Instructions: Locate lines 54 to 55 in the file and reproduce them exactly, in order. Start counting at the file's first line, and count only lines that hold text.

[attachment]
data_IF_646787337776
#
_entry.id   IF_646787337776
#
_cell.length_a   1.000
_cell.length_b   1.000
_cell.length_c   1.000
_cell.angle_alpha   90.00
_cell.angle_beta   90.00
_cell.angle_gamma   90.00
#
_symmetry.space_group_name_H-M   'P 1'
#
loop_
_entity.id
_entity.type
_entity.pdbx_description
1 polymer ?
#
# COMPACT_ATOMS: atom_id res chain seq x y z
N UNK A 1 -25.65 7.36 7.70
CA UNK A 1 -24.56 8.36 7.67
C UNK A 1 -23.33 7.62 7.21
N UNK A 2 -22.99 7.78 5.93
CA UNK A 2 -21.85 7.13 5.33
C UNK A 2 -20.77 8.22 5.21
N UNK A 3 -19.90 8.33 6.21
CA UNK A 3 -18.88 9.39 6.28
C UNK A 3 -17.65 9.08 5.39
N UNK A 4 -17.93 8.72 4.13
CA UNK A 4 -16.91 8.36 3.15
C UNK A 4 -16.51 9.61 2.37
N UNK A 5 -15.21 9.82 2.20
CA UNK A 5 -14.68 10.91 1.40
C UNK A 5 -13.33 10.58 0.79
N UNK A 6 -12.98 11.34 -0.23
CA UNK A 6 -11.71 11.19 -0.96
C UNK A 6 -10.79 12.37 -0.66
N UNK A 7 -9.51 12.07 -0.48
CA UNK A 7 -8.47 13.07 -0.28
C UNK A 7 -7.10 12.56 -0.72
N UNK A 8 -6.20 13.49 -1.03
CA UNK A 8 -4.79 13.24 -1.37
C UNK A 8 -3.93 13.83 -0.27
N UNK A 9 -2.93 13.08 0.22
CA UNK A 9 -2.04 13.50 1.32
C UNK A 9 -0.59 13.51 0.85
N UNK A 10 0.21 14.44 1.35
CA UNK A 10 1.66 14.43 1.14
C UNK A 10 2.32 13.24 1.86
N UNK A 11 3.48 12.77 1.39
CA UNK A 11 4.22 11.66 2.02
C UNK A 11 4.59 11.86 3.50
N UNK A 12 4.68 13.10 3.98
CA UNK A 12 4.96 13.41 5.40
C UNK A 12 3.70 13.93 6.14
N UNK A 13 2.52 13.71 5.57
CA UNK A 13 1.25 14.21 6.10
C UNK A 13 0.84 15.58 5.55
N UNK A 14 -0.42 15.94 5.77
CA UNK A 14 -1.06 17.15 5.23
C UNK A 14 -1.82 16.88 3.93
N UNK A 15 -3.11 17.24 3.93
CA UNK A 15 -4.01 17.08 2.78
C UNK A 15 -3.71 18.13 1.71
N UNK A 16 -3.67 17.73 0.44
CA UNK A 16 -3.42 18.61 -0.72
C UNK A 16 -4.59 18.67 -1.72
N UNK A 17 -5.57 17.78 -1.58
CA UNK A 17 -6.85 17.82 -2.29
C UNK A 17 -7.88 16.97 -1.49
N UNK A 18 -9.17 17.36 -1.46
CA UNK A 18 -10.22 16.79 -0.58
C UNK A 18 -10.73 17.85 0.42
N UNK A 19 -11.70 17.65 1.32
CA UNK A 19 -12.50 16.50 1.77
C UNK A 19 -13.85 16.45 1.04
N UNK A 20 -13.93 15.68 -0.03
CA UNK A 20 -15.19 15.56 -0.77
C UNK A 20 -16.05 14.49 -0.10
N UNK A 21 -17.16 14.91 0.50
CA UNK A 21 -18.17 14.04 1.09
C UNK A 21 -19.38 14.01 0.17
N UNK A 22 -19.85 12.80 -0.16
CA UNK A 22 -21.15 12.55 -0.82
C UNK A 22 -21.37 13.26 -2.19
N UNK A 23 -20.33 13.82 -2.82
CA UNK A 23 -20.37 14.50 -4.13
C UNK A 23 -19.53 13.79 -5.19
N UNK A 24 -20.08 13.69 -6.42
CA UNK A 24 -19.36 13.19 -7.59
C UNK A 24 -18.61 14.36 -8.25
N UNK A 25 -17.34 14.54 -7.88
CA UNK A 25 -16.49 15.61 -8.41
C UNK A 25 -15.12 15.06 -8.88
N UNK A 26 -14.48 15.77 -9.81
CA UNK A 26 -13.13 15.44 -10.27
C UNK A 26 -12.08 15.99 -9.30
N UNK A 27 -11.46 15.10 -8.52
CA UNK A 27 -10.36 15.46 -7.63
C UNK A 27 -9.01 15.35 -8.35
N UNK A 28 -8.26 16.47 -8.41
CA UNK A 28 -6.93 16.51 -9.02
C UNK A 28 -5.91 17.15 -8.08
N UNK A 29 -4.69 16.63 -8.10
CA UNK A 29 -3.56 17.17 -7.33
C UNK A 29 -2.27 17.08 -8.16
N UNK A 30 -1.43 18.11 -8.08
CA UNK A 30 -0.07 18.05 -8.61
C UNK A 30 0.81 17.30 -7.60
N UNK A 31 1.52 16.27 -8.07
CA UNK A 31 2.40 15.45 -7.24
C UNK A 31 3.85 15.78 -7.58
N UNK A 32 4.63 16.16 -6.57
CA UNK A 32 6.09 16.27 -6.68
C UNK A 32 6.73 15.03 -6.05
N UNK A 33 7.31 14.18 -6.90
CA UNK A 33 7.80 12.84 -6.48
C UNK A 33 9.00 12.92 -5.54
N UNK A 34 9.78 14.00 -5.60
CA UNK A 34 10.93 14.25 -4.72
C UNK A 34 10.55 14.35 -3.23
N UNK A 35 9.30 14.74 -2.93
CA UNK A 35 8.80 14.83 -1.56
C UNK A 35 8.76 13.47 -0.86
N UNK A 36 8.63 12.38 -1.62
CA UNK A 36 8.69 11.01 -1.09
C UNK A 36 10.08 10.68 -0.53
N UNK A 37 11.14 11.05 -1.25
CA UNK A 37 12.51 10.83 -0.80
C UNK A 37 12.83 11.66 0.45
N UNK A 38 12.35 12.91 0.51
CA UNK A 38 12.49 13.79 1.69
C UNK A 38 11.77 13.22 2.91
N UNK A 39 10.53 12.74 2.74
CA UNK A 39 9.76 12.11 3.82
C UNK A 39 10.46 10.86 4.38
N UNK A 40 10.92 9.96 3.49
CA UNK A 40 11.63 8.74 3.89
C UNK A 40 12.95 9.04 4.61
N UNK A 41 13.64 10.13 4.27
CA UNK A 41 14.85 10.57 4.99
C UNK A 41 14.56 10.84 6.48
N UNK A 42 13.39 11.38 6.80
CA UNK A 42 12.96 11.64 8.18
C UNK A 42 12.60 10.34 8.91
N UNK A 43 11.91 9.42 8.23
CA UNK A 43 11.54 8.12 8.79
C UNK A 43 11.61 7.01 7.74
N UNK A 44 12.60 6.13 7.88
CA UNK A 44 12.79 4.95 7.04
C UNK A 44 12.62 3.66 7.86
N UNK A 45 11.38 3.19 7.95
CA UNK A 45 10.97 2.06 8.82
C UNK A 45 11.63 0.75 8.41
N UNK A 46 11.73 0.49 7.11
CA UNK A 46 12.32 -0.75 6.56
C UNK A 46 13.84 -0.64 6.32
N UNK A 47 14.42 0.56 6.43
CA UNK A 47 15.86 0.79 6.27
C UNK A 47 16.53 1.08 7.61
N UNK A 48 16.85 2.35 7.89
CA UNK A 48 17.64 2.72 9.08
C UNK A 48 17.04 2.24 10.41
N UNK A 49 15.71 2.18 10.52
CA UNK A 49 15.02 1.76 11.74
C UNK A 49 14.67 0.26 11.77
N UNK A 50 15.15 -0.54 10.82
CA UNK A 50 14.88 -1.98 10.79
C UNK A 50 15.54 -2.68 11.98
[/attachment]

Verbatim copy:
N UNK A 12 4.68 13.10 3.98
CA UNK A 12 4.96 13.41 5.40